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Speaking Greek

Friday, 17 December, 2021 - 8:10 am

I was listening to a few friends talk about the looming spread of Omicron – and it all sounded like Greek to me. I am not simply referring to the Greek alphabet that we are all slowly learning. Nor am I implying an intricate medical jargon. I am talking about the state of discourse in our society. Thanks to Twitter and Google, everyone is an expert on everything. And, everyone has an ironclad opinion.

We talk a lot. But, we seem to have forgotten much of the art of talking to and with each other. Instead, we talk at each other. Or, we simply speak in echo chambers, and slowly lose the ability to converse in language that is slightly out of our comfort zone.

Is there any hope to curing this malady?


I’ll leave the medicine to doctors and the policies to politicians.

However, this week’s Parsha Vayechi does shed some light on how our people can come together.

Prior to the passing of Yaakov (Jacob), he gathers all his sons to his bedside to bless him. The Torah relates:

“Jacob called for his sons and said, "Gather and I will tell you what will happen to you at the end of days.  Gather and listen, sons of Jacob, and listen to Israel, your father.”

As we read further, we see that no prophecy is given regarding the End of Days.  Instead he blesses his sons.  The Talmud clarifies that Jacob wished to reveal to his sons the end of the days (i.e., the time of the ultimate Redemption) whereupon the Divine Presence departed from him.


True – as the Talmud states – Yaakov did not end up revealing the time of Moshiach’s arrival.  But perhaps he still encoded in his words the formula for earning his arrival.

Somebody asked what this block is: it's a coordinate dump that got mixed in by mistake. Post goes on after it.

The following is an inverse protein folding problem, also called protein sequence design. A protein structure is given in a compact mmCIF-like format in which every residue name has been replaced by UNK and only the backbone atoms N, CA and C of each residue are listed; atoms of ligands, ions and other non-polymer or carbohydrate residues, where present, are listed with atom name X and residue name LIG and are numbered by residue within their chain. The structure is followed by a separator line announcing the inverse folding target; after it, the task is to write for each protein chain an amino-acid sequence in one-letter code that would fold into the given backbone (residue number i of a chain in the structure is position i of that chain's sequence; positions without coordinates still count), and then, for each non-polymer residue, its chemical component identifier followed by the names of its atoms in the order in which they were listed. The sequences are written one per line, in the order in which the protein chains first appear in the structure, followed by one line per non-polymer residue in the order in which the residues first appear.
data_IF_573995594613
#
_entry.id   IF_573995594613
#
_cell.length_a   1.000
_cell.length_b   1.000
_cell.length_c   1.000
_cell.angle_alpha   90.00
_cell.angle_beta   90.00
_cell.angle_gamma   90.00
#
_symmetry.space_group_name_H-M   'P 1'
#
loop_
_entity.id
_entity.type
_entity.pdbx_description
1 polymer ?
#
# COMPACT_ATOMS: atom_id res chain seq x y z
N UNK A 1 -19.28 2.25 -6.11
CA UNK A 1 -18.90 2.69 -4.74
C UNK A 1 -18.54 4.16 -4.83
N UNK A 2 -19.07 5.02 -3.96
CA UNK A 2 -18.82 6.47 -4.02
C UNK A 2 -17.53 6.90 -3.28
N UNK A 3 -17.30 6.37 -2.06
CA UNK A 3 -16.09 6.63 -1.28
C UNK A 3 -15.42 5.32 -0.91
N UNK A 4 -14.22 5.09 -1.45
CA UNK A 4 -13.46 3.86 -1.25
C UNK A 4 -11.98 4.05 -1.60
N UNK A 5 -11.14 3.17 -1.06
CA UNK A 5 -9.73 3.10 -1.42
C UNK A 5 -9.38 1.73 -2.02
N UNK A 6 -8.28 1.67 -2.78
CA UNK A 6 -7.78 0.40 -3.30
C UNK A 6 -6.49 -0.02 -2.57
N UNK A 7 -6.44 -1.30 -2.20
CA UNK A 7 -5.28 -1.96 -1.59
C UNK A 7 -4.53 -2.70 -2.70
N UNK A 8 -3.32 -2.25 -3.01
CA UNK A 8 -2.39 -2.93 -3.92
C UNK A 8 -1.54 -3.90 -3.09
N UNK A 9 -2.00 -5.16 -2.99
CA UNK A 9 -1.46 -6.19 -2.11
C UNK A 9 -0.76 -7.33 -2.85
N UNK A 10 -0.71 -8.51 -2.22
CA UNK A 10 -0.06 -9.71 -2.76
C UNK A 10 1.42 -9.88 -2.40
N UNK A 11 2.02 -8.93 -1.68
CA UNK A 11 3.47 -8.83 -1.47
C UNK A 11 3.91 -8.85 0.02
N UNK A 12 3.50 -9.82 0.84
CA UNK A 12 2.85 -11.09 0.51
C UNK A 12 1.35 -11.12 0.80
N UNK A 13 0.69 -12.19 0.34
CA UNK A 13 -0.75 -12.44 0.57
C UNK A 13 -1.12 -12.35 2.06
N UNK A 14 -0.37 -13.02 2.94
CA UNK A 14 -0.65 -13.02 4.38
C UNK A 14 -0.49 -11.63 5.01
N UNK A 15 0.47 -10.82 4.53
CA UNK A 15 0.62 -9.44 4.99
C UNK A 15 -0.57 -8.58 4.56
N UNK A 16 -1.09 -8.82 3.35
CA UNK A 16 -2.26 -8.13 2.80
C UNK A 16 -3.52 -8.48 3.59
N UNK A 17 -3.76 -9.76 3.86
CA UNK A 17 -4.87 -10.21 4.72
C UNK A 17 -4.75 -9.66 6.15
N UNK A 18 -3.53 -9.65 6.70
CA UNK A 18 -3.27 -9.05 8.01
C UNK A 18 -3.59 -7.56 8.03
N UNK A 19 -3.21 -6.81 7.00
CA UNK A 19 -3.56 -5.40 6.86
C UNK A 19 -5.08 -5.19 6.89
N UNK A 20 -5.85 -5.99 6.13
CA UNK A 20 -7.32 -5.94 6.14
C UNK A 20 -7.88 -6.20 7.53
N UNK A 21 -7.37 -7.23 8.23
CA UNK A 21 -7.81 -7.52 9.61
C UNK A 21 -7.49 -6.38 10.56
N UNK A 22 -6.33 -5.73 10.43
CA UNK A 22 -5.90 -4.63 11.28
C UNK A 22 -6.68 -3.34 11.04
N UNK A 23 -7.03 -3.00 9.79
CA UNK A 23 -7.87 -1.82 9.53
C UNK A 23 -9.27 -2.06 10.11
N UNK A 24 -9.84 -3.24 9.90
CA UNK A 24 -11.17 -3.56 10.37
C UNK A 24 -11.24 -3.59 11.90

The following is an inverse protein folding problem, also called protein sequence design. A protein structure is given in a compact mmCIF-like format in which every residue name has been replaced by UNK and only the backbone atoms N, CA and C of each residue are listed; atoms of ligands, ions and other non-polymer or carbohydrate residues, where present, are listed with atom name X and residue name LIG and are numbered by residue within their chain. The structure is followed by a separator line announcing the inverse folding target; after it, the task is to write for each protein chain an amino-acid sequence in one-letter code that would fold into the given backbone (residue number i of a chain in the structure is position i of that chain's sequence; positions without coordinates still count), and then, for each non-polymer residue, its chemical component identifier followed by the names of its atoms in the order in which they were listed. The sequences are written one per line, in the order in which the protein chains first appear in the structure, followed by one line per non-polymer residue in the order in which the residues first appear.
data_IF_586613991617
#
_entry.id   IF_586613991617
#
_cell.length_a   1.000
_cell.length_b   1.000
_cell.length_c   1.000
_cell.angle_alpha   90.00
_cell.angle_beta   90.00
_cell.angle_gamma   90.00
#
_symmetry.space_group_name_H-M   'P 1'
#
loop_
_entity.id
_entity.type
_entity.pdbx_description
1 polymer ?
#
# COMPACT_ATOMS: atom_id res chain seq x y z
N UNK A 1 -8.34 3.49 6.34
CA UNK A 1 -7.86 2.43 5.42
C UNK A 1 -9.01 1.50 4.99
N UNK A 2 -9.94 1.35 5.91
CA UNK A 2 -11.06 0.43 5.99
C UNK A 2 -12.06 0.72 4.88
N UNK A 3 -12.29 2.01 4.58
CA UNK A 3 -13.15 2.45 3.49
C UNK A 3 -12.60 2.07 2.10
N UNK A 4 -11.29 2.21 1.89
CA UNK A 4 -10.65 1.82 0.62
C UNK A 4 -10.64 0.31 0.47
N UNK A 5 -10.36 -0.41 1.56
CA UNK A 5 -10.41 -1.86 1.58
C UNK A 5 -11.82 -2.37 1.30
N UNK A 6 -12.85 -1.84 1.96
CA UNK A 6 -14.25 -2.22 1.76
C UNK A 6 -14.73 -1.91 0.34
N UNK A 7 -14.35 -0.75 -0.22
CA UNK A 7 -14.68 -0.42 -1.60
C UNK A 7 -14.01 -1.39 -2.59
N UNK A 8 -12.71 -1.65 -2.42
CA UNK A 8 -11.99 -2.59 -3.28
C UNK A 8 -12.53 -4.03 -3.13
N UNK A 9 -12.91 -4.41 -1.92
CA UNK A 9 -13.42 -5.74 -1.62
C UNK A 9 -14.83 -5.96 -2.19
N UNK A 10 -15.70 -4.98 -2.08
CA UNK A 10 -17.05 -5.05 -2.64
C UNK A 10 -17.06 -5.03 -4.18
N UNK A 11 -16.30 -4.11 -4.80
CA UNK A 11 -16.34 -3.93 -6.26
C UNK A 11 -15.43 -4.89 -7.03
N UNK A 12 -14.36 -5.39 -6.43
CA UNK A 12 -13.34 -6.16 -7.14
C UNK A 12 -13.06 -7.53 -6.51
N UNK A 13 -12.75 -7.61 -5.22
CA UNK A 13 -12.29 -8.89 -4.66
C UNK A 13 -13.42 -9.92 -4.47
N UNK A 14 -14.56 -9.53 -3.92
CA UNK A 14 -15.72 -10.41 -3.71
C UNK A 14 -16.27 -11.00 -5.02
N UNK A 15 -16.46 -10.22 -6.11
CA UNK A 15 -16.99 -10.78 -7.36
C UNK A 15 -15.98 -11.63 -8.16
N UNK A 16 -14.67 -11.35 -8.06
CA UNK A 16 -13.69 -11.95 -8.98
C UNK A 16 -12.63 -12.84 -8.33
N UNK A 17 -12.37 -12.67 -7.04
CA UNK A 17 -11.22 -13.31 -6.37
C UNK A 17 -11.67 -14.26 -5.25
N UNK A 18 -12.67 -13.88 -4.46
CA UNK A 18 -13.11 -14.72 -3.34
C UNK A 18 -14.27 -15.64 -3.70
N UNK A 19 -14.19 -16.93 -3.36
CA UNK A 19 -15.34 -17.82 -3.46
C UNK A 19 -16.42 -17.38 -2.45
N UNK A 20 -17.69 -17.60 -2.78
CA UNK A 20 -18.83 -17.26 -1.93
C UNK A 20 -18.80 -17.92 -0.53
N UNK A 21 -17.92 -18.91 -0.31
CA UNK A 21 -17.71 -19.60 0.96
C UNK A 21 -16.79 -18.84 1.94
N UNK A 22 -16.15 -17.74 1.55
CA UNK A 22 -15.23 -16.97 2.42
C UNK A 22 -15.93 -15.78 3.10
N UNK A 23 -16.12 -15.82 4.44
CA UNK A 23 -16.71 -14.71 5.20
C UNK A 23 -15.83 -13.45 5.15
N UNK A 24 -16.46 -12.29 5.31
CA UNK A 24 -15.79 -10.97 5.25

Jacob's revelation to his sons about the future was in fact mentioned in those brief words of introduction. He revealed to them that their descent into Egypt, and the future exile are the results of discord and conflict.

How will they reach the era of Moshiach and the future Redemption? When they "listen to Israel" their father and recognize that they are all "sons of Jacob."  When they put aside their differences and "gather together," in unity and brotherhood, this will bring about the ultimate redemption of the Jewish people.

Yes, our opinions are profoundly expressed and dot the entire political, philosophical and human landscape.  And – as Yaakov demonstrates with the diverse blessings – this is meant to be.  When we recognize and behave in a manner that displays that we are all “sons of Jacob,” we are indeed ready for Moshiach.

Perhaps, the current challenges aren’t reason for despair. Rather, they are reason for hope and optimism that we are on the cusp of something great. All we need to do is come together.

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